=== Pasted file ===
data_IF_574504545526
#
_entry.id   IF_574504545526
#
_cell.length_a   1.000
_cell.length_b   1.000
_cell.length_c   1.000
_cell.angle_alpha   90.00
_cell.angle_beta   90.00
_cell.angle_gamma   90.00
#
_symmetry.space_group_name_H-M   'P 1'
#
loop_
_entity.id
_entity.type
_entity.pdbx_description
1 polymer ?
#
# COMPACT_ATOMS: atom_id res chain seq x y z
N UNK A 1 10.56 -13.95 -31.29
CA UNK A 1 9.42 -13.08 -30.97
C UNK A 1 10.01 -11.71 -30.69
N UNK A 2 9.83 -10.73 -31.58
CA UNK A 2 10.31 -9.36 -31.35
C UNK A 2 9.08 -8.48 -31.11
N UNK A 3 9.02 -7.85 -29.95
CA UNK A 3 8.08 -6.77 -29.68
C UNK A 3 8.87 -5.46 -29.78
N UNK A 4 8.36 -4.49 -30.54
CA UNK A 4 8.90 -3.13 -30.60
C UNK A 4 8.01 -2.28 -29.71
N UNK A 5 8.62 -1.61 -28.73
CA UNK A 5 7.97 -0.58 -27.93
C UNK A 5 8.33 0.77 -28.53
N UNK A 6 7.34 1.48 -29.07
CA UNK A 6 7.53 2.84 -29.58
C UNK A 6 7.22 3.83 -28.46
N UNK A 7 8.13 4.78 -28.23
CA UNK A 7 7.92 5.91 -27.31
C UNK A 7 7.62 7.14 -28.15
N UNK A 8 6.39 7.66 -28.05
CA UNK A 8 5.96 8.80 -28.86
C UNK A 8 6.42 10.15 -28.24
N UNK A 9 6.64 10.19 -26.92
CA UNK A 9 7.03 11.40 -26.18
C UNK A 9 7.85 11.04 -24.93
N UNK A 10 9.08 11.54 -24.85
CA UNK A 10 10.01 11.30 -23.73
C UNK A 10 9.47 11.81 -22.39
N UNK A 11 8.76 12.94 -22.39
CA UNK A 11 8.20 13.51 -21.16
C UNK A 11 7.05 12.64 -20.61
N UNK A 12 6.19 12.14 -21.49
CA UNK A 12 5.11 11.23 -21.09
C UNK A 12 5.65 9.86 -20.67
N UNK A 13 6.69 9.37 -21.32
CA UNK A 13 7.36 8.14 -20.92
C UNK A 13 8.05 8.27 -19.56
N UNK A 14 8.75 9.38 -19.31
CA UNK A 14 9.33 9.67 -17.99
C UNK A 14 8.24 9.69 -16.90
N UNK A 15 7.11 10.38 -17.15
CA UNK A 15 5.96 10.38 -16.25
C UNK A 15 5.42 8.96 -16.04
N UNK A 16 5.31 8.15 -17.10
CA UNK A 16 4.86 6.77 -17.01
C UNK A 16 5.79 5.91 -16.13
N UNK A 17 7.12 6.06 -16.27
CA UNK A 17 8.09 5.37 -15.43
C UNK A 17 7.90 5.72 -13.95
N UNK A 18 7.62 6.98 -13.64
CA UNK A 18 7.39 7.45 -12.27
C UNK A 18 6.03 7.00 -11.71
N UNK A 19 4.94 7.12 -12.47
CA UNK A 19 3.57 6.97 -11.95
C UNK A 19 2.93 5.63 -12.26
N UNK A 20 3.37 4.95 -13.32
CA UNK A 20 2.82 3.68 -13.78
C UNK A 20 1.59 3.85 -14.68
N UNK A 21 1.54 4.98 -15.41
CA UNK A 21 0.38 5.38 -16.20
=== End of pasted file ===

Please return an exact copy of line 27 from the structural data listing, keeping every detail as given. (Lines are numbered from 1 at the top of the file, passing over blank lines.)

N UNK A 3 9.02 -7.85 -29.95